However, I have found many still want the Mosaic law of academic life, with the outward ordinances of points and assignment deadlines to confirm grade salvation. Well, the "elect" in my classroom are those who elect themselves as agents, take initiative, and work collaboratively for the common goal.

4. Work Together
Project-based learning like this gives no one the luxury of being an isolated learner, quietly doing his/her work and turning it in for a grade. Nope. Projects like this are a collaboration, requiring coordination and a willingness to divide labor and delegate. It does not mean that two or three people end up doing all the work and others stay passively in the wings. No. Everyone has a task, because everyone has a stake. If you fail, you also fail the group that is counting on you. If you succeed, you do something greater than you could ever do all alone.

Like members of one body, we do different things but as part of a combined effort. I will provide leadership, but I also expect the students to figure out how and when to work with each other to get done what needs to get done. I give my students class time to work collaboratively, and I expect them to use that time to connect their individual efforts with the group's efforts.

Working together with the end in view means adopting roles, actively problem solving, and taking initiative to make sure what needs to happen happens. And while I will provide structure and guidance, it should be the students that grasp the goals and self-organize to accomplish the short- and long-term objectives.

5. Own It
My students must shift from thinking what do I have to do for this class? and arrive at thinking more like This project allows me to explore and communicate something I care about or I get to be part of something that really matters both to me and to other people. 

I know very well that such personalized motivation doesn't come about because I wish it upon my students. This is why I invite them to approach the content of the project in terms of something that already matters to them -- to find a spark of passion or interest that can be the impetus for work that the student cares about. And this is why I invite them to consider audiences that matter; contemporary issues that matter; and literary texts that matter, and to work toward the intersection of things that are consequential within the writing they will do.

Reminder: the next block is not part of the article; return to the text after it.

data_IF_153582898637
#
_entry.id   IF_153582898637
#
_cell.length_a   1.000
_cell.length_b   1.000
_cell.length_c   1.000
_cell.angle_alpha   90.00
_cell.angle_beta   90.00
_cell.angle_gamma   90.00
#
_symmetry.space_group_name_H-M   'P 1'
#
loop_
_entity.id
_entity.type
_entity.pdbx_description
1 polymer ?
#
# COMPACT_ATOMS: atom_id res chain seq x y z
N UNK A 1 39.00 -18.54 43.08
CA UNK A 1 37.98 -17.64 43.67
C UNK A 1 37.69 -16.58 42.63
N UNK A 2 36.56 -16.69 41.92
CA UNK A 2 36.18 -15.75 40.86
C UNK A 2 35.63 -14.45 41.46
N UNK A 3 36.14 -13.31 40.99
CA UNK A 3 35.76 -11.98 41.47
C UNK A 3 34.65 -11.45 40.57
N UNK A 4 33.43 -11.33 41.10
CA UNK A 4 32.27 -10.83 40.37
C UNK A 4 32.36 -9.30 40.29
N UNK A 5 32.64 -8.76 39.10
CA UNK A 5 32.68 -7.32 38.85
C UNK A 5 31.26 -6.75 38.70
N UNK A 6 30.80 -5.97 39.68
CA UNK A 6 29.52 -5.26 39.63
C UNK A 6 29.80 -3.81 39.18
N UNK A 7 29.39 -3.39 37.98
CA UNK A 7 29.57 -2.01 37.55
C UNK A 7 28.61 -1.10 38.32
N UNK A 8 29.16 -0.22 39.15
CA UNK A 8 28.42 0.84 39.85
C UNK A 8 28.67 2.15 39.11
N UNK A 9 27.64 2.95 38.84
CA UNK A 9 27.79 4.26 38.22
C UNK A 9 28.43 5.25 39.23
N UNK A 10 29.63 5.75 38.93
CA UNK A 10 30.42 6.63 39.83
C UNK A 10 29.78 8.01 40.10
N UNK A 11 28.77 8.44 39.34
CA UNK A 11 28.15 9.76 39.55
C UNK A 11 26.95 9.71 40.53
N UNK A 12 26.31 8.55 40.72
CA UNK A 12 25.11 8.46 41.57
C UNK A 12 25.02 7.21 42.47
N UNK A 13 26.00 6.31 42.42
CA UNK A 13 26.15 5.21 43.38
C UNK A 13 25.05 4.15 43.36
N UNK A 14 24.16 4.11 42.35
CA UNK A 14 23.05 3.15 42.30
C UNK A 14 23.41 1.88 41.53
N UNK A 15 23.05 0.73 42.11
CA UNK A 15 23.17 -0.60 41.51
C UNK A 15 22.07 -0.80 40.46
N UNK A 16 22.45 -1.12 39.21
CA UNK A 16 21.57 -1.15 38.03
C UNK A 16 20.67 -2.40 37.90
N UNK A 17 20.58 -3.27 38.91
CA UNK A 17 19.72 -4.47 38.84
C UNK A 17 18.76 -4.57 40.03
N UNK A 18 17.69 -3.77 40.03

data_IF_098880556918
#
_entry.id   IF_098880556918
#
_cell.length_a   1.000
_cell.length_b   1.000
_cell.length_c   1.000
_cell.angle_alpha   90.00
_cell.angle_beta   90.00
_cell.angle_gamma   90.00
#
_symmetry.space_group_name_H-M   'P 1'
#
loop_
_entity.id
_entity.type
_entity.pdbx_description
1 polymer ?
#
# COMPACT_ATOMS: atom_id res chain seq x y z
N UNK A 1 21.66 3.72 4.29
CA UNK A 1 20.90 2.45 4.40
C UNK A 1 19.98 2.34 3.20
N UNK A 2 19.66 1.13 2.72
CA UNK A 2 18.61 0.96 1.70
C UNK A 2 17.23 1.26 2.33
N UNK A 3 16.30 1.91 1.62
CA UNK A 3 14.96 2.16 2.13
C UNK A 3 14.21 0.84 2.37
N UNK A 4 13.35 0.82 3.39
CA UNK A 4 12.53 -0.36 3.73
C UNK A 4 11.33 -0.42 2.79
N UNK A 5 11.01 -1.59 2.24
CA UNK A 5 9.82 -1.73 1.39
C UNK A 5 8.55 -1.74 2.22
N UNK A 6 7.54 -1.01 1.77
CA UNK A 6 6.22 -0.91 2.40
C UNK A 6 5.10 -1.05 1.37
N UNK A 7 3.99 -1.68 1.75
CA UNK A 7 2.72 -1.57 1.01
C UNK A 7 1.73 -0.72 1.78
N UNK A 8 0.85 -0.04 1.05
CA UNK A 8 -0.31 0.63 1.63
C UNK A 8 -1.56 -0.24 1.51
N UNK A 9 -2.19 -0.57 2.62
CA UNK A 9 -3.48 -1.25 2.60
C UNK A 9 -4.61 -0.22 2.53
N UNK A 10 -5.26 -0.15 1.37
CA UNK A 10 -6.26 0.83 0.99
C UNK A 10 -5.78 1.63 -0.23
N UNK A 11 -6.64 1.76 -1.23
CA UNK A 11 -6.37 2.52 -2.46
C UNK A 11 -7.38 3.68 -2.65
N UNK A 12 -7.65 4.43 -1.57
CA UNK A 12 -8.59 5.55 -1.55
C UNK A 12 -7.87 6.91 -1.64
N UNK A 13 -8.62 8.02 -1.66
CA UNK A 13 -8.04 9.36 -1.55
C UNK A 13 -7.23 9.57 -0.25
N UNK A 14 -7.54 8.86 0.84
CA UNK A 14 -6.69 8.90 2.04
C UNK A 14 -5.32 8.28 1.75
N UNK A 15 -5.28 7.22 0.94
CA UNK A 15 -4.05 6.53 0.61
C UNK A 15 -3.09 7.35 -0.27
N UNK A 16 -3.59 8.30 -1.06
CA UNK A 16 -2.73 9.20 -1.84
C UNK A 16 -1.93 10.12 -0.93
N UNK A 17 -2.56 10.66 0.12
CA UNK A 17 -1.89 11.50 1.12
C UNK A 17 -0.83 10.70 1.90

I will prompt, invite, and suggest, but my students will feel that projects like this are projects in the worst connotation of that term, some kind of burden to be shuffled off as soon as possible, unless and until they work on this personal motivation.

Project-based learning can end up being a platform for personal discovery, expression, and influence. And it is more likely to be seen in this light if students can find out why others might care.

6. Find the Stakes and Stakeholders
I require my students to circulate their writing ideas early in order to get social proof that their ideas matter. I have seen time and time again that when my students see that others value their ideas, they suddenly acquire a confidence and motivation to realize the potential value of their ideas in development.

I also require my students to research who cares about the topics and texts we are discussing. This is much more than a marketing survey for a prospective book (which will be given away, not sold, in any case). When students find the people for whom their topics matter, they will find out how people are discussing topics and will be able to adjust their writing approaches accordingly. They will also find communities and organizations, events and resources, that will inform their research and their developing research and writing.

Most academic work makes no attempt to connect to the "real world." But in this project-based approach to learning, we won't go to the trouble to create something that has no viable value proposition to real people with real investment in the stakes of our topics. This kind of socially-based research may in fact be more critical than traditional scholarly research (though they can of course work together)

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I am providing parameters for the content and for the production schedule, and it will be up to my students to stay within those parameters to achieve the quality and timeliness necessary for the project to be completed and have its impact.